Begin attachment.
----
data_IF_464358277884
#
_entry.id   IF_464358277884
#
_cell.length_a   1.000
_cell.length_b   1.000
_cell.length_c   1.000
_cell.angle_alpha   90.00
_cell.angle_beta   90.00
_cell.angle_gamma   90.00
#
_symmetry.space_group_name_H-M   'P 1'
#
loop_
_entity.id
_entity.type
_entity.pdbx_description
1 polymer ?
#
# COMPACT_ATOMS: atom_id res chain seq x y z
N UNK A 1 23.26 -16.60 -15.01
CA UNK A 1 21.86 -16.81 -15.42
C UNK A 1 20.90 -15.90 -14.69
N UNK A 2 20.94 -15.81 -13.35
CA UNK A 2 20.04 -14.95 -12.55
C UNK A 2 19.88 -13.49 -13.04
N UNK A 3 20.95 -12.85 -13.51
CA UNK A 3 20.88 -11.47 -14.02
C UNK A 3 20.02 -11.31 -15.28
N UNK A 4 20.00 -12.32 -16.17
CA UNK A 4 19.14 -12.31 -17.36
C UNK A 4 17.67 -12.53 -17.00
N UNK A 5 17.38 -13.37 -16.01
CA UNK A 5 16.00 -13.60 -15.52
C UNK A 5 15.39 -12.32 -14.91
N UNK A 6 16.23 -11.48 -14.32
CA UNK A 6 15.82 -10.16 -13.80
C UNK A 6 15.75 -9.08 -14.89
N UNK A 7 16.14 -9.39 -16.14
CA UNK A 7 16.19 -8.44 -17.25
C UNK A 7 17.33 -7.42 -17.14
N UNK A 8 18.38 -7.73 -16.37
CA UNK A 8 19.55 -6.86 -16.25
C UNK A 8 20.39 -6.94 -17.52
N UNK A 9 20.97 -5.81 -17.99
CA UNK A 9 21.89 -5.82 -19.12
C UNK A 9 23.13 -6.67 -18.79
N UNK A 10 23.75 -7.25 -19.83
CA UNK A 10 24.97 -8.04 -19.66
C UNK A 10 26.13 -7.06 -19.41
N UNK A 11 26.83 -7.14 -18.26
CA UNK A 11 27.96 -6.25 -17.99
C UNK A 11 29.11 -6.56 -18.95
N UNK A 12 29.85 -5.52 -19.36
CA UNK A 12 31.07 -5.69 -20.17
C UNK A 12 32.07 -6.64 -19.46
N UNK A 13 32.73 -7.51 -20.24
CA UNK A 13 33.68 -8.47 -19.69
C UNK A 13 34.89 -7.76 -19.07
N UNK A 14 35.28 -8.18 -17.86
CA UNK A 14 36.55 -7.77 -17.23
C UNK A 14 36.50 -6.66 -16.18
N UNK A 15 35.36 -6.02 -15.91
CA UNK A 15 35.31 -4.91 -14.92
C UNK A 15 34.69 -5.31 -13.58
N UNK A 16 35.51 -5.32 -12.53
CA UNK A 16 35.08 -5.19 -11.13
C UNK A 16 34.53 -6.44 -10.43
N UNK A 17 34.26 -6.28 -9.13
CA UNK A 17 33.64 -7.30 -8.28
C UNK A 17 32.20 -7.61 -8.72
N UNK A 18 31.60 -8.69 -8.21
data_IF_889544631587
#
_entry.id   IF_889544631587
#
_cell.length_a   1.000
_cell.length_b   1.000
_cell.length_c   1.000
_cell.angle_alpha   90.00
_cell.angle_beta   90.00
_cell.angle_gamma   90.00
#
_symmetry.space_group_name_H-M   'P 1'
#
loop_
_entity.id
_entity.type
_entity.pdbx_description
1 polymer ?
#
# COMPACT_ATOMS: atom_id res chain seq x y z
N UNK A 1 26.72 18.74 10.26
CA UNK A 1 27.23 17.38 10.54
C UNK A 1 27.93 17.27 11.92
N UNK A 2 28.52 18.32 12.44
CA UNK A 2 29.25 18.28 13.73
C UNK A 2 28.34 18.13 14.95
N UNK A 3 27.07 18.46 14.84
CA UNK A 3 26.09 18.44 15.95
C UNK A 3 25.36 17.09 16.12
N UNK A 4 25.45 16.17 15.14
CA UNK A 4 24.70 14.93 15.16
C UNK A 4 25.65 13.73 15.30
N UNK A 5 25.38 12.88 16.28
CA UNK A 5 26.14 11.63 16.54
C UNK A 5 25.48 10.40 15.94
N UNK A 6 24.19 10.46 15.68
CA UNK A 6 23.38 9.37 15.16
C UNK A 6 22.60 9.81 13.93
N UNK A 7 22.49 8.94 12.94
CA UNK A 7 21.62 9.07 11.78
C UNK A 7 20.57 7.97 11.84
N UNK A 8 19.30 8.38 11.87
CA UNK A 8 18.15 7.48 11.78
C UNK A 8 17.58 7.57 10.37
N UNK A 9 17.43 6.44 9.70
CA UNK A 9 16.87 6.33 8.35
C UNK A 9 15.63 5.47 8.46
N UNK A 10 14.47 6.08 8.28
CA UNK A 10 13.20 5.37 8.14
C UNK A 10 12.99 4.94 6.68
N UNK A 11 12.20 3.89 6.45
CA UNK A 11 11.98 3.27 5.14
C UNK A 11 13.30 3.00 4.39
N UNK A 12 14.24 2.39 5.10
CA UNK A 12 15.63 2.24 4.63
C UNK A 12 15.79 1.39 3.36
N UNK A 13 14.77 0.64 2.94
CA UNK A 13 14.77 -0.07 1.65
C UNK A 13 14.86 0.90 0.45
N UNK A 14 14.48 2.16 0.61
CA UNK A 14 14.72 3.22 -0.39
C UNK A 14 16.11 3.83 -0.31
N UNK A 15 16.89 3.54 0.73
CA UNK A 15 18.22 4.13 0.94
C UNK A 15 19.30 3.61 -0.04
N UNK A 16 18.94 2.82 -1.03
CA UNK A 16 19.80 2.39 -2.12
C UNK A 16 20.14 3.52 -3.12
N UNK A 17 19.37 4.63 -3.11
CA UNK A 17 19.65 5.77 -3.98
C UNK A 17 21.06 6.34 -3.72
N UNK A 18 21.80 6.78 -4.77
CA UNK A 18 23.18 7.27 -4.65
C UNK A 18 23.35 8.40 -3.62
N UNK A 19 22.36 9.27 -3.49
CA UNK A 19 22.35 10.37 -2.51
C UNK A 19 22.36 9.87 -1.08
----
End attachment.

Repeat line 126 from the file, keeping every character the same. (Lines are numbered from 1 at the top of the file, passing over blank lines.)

N UNK A 12 14.24 2.39 5.10